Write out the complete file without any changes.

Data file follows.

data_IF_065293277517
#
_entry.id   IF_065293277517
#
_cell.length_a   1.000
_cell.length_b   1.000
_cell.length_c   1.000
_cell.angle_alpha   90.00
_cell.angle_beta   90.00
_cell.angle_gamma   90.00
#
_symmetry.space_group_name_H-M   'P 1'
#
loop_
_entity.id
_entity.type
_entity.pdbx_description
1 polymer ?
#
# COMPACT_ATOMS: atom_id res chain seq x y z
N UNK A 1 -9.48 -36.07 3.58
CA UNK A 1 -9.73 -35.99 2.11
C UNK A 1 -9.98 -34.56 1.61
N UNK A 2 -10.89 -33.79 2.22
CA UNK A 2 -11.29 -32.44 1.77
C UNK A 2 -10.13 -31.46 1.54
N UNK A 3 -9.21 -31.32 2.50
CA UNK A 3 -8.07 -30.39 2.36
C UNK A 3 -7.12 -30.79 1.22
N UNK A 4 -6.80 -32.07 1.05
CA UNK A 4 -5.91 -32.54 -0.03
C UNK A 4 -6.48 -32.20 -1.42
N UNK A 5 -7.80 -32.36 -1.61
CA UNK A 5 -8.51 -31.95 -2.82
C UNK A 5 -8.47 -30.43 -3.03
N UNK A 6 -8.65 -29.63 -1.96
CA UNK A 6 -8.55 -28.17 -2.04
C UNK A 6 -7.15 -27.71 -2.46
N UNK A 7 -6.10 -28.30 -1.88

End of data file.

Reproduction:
data_IF_065293277517
#
_entry.id   IF_065293277517
#
_cell.length_a   1.000
_cell.length_b   1.000
_cell.length_c   1.000
_cell.angle_alpha   90.00
_cell.angle_beta   90.00
_cell.angle_gamma   90.00
#
_symmetry.space_group_name_H-M   'P 1'
#
loop_
_entity.id
_entity.type
_entity.pdbx_description
1 polymer ?
#
# COMPACT_ATOMS: atom_id res chain seq x y z
N UNK A 1 -9.48 -36.07 3.58
CA UNK A 1 -9.73 -35.99 2.11
C UNK A 1 -9.98 -34.56 1.61
N UNK A 2 -10.89 -33.79 2.22
CA UNK A 2 -11.29 -32.44 1.77
C UNK A 2 -10.13 -31.46 1.54
N UNK A 3 -9.21 -31.32 2.50
CA UNK A 3 -8.07 -30.39 2.36
C UNK A 3 -7.12 -30.79 1.22
N UNK A 4 -6.80 -32.07 1.05
CA UNK A 4 -5.91 -32.54 -0.03
C UNK A 4 -6.48 -32.20 -1.42
N UNK A 5 -7.80 -32.36 -1.61
CA UNK A 5 -8.51 -31.95 -2.82
C UNK A 5 -8.47 -30.43 -3.03
N UNK A 6 -8.65 -29.63 -1.96
CA UNK A 6 -8.55 -28.17 -2.04
C UNK A 6 -7.15 -27.71 -2.46
N UNK A 7 -6.10 -28.30 -1.88